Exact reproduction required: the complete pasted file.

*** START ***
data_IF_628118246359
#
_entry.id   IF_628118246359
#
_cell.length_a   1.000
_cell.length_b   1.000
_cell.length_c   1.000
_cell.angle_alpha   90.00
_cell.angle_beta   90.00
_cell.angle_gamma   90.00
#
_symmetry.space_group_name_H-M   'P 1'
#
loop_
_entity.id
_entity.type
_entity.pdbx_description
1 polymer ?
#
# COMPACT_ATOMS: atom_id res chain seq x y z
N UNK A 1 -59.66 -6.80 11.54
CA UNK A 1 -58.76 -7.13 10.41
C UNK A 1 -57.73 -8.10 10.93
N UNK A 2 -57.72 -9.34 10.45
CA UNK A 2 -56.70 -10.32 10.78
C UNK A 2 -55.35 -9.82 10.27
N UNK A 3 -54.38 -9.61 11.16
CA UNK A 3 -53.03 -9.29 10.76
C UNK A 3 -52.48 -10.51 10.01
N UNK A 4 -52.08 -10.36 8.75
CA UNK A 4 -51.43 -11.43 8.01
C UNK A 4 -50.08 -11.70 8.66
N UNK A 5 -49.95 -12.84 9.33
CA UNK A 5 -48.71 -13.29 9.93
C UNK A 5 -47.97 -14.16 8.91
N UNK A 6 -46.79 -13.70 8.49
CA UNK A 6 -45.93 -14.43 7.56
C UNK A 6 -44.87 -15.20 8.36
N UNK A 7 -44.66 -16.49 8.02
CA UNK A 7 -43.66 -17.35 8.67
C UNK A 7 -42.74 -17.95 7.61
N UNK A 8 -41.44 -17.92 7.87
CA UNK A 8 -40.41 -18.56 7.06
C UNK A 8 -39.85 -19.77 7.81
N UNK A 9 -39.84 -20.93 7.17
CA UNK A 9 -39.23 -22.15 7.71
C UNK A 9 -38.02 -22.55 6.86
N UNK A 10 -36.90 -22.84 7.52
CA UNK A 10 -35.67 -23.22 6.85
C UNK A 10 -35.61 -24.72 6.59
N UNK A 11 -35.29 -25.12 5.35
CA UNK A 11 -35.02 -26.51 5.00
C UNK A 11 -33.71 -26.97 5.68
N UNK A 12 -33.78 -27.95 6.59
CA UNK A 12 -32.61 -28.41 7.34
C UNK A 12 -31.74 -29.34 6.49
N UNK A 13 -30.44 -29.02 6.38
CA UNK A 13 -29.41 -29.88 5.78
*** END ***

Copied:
data_IF_628118246359
#
_entry.id   IF_628118246359
#
_cell.length_a   1.000
_cell.length_b   1.000
_cell.length_c   1.000
_cell.angle_alpha   90.00
_cell.angle_beta   90.00
_cell.angle_gamma   90.00
#
_symmetry.space_group_name_H-M   'P 1'
#
loop_
_entity.id
_entity.type
_entity.pdbx_description
1 polymer ?
#
# COMPACT_ATOMS: atom_id res chain seq x y z
N UNK A 1 -59.66 -6.80 11.54
CA UNK A 1 -58.76 -7.13 10.41
C UNK A 1 -57.73 -8.10 10.93
N UNK A 2 -57.72 -9.34 10.45
CA UNK A 2 -56.70 -10.32 10.78
C UNK A 2 -55.35 -9.82 10.27
N UNK A 3 -54.38 -9.61 11.16
CA UNK A 3 -53.03 -9.29 10.76
C UNK A 3 -52.48 -10.51 10.01
N UNK A 4 -52.08 -10.36 8.75
CA UNK A 4 -51.43 -11.43 8.01
C UNK A 4 -50.08 -11.70 8.66
N UNK A 5 -49.95 -12.84 9.33
CA UNK A 5 -48.71 -13.29 9.93
C UNK A 5 -47.97 -14.16 8.91
N UNK A 6 -46.79 -13.70 8.49
CA UNK A 6 -45.93 -14.43 7.56
C UNK A 6 -44.87 -15.20 8.36
N UNK A 7 -44.66 -16.49 8.02
CA UNK A 7 -43.66 -17.35 8.67
C UNK A 7 -42.74 -17.95 7.61
N UNK A 8 -41.44 -17.92 7.87
CA UNK A 8 -40.41 -18.56 7.06
C UNK A 8 -39.85 -19.77 7.81
N UNK A 9 -39.84 -20.93 7.17
CA UNK A 9 -39.23 -22.15 7.71
C UNK A 9 -38.02 -22.55 6.86
N UNK A 10 -36.90 -22.84 7.52
CA UNK A 10 -35.67 -23.22 6.85
C UNK A 10 -35.61 -24.72 6.59
N UNK A 11 -35.29 -25.12 5.35
CA UNK A 11 -35.02 -26.51 5.00
C UNK A 11 -33.71 -26.97 5.68
N UNK A 12 -33.78 -27.95 6.59
CA UNK A 12 -32.61 -28.41 7.34
C UNK A 12 -31.74 -29.34 6.49
N UNK A 13 -30.44 -29.02 6.38
CA UNK A 13 -29.41 -29.88 5.78